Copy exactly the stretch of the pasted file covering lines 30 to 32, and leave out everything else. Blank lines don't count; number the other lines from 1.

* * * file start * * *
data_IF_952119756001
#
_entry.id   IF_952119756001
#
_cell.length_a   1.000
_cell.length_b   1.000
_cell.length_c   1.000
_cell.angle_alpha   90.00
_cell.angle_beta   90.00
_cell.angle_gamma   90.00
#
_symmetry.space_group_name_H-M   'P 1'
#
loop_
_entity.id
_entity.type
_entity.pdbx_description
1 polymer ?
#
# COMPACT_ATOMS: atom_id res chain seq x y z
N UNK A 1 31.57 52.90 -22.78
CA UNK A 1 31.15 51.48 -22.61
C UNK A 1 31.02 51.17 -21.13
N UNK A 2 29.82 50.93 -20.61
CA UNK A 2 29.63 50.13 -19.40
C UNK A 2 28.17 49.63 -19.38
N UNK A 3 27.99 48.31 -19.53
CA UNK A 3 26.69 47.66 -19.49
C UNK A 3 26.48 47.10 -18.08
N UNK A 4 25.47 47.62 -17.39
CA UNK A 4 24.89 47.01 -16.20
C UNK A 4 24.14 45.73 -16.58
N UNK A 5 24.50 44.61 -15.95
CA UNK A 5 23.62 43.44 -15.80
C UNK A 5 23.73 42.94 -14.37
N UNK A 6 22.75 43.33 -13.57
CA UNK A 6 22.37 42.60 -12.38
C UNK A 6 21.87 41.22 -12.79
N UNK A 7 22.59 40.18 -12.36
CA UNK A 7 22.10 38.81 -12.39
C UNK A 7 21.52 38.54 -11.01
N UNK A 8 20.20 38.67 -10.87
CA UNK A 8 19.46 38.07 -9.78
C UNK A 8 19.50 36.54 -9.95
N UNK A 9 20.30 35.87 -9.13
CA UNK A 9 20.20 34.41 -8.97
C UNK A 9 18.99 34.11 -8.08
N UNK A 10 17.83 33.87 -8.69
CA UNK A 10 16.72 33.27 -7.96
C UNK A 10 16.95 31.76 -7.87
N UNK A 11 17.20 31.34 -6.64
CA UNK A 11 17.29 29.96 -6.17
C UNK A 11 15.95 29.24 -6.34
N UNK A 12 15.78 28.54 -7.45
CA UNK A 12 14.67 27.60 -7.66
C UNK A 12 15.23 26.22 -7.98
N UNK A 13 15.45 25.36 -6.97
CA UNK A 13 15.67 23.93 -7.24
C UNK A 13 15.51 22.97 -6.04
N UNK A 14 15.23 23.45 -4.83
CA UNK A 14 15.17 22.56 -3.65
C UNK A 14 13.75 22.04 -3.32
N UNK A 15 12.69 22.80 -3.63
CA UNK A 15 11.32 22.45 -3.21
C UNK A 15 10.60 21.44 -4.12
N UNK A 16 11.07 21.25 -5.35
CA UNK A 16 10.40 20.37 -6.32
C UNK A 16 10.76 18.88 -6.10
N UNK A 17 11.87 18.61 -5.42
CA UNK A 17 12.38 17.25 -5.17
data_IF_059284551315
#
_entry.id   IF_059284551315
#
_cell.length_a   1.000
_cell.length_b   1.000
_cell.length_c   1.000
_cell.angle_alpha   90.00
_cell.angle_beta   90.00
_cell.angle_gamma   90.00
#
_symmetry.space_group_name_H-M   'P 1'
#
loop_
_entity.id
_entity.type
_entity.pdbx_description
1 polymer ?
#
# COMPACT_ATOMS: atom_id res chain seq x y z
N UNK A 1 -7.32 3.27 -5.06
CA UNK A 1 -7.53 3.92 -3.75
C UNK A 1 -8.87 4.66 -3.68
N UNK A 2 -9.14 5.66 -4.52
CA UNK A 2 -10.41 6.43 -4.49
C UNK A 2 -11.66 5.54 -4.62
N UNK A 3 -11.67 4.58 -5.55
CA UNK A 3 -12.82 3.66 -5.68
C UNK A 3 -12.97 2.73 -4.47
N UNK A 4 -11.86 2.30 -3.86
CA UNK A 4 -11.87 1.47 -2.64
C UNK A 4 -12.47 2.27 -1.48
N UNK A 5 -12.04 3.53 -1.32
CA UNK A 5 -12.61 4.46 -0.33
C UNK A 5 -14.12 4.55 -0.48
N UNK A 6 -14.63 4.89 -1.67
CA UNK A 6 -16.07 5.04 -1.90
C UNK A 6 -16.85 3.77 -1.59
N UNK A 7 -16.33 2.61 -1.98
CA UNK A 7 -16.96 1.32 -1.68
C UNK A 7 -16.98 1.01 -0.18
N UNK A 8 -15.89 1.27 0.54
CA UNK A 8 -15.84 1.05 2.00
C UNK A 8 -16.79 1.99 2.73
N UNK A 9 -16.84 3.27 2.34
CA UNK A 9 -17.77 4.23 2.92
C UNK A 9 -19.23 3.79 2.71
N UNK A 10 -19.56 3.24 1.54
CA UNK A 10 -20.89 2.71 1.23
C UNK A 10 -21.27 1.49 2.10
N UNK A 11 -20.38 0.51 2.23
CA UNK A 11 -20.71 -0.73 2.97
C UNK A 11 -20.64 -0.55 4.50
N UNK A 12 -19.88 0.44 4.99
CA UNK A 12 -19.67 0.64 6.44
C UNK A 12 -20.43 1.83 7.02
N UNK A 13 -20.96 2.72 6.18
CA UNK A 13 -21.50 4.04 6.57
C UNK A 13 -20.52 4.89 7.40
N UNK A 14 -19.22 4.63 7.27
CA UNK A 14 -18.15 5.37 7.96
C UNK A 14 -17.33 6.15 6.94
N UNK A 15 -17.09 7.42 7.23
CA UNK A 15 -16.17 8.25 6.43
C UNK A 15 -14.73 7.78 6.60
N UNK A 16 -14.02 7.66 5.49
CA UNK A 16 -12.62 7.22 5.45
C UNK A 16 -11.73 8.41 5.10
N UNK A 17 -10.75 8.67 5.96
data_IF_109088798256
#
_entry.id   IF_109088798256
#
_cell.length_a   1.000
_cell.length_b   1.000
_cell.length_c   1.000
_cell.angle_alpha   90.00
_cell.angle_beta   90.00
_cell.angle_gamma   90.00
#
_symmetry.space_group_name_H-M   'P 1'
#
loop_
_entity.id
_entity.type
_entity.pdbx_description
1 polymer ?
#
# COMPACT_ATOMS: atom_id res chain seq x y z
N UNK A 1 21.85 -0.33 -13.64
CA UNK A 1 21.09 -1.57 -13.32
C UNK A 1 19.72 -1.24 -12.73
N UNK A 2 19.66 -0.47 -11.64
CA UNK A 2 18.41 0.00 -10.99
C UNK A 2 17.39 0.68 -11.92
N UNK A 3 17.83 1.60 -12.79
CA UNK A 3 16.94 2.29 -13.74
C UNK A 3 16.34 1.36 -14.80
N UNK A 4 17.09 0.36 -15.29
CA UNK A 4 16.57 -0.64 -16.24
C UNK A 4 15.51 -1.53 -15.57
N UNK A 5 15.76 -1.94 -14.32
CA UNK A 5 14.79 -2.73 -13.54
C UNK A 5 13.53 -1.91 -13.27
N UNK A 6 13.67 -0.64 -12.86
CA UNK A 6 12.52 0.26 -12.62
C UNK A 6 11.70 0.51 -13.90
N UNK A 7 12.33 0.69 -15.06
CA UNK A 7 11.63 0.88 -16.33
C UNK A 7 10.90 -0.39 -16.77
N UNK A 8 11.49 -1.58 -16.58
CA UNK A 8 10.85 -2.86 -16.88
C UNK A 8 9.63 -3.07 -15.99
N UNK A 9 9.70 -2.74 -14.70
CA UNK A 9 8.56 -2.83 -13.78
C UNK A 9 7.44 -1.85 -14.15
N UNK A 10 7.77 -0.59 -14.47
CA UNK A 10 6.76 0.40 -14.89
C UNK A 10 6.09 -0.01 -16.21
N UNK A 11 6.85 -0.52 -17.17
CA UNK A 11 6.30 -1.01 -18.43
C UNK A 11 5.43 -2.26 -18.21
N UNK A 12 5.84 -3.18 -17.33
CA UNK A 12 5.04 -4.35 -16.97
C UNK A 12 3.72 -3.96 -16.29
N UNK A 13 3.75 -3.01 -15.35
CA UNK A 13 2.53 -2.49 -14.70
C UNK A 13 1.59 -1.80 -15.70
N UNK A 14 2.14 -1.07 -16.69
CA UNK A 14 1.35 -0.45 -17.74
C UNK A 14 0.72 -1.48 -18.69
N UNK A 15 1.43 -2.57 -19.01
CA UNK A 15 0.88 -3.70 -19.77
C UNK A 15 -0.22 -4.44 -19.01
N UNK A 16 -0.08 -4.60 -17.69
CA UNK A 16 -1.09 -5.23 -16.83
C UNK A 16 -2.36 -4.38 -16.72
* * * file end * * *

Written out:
N UNK A 4 25.47 47.62 -17.39
CA UNK A 4 24.89 47.01 -16.20
C UNK A 4 24.14 45.73 -16.58